Like many of you, I’m making the Sunday night transition back to full work weeks, sadly devoid of holidays and drunken, midday World Cup work stoppages*, so I’ll keep this week’s Blue Rooster update brief.
The Week 6 hot dog—can you believe we’re almost at the halfway point already?— is David Levi’s Vinland Dog. Comprised of a hot dog wrapped in a hand-made corn tortilla, it is topped with sauerkraut and a cranberry, chipotle and whey mayo. As noted on the menu board at Blue Rooster, all of the ingredients are locally sourced, making the hot dog consistent with the “sourced in Maine” philosophy that Levi employs at his restaurant.
The surprisingly substantive corn tortilla—the first departure from a standard hot dog bun in the Summer Chef Series—gets points not only for being locally sourced, but also for originality. Bun substitutes can sometimes turn out to be gimmicky failures, but not here. As a vessel for transporting meat and toppings, it was more than up to the task, staying intact right up until the last bite. And while I love my hot dog buns, I’d argue that the tortilla functions better than the regular bun in that it lets the meat itself play a larger role in the sandwich, which is great when you’re using a premium-quality hot dog.
Speaking of classic flavors, the sauerkraut was a home run. Waxing poetic about fermented cabbage probably places me firmly in the stratosphere of food blog douchery, but this stuff was really something special. The perfect mix of sweet and sour, it offered just the right amount of crunchiness to the hot dog. Seriously, it is one of those ingredients that is so well done you almost take it for granted. Like the lamb chili on the Sloppy Penatzer, I’d eat this stuff by the bowl, if I could.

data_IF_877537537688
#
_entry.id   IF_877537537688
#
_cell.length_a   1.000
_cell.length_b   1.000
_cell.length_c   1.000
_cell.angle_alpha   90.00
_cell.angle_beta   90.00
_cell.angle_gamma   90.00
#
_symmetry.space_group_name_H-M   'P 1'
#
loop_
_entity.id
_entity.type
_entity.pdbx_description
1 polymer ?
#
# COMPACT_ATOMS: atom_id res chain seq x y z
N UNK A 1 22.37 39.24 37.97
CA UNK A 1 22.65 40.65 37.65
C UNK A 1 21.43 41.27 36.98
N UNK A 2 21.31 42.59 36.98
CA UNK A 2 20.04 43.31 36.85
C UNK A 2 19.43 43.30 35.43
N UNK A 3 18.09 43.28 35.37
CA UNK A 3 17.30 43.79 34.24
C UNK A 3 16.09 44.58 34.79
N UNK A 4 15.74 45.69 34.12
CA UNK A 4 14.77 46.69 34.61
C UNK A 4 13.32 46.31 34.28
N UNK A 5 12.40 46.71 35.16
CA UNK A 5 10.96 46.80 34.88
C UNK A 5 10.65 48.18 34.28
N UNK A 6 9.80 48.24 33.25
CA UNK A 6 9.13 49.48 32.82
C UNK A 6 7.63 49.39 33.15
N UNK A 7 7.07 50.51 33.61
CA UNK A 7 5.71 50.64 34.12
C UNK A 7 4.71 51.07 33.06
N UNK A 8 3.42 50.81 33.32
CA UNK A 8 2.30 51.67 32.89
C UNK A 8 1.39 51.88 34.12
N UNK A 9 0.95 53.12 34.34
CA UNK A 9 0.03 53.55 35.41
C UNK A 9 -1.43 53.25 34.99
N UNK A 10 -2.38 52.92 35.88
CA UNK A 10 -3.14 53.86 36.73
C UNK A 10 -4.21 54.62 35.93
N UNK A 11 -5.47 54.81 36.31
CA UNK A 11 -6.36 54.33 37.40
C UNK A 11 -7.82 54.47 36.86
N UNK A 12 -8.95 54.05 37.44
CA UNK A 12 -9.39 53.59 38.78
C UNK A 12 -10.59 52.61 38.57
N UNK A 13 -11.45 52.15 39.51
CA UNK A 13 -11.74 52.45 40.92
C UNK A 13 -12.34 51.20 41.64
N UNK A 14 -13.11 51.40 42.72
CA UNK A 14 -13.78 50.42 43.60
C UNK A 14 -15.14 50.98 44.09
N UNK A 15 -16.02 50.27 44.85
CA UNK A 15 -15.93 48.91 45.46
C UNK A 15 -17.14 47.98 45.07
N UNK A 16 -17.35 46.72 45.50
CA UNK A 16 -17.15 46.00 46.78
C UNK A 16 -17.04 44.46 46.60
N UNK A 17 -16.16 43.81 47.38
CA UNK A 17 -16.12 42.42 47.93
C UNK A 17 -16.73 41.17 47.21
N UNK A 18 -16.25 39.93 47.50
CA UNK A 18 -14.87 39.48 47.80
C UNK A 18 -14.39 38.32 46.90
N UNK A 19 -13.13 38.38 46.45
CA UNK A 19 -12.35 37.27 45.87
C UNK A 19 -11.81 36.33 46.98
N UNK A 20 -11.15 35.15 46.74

But I’ll bet you’re wondering about that whey mayo, right? I know I was. Most certainly due to my own ignorance (and evidently, too many commercials for protein powder), the mention of “whey” summons mental imagery of a globular substance that is simultaneously sour and chalky. Rest assured that this was an altogether different beast. Nothing chalky. Nothing sour. No unpleasant “globs” of anything. Frankly, I wouldn’t have known that the mayo was comprised of anything other than mayo if the menu board hadn’t said so. The texture was perfect, and the slightly smoky-yet-tangy flavor was a nice contrast to the sauerkraut.
The Vinland Dog sells for $6 and will be available through Thursday, July 10.
* Actually, I kind of adopted the colorful Netherlands squad as my non-USA-team-to-cheer-for back in 2010, so I’ll likely sneak away for a few beers when they play this week.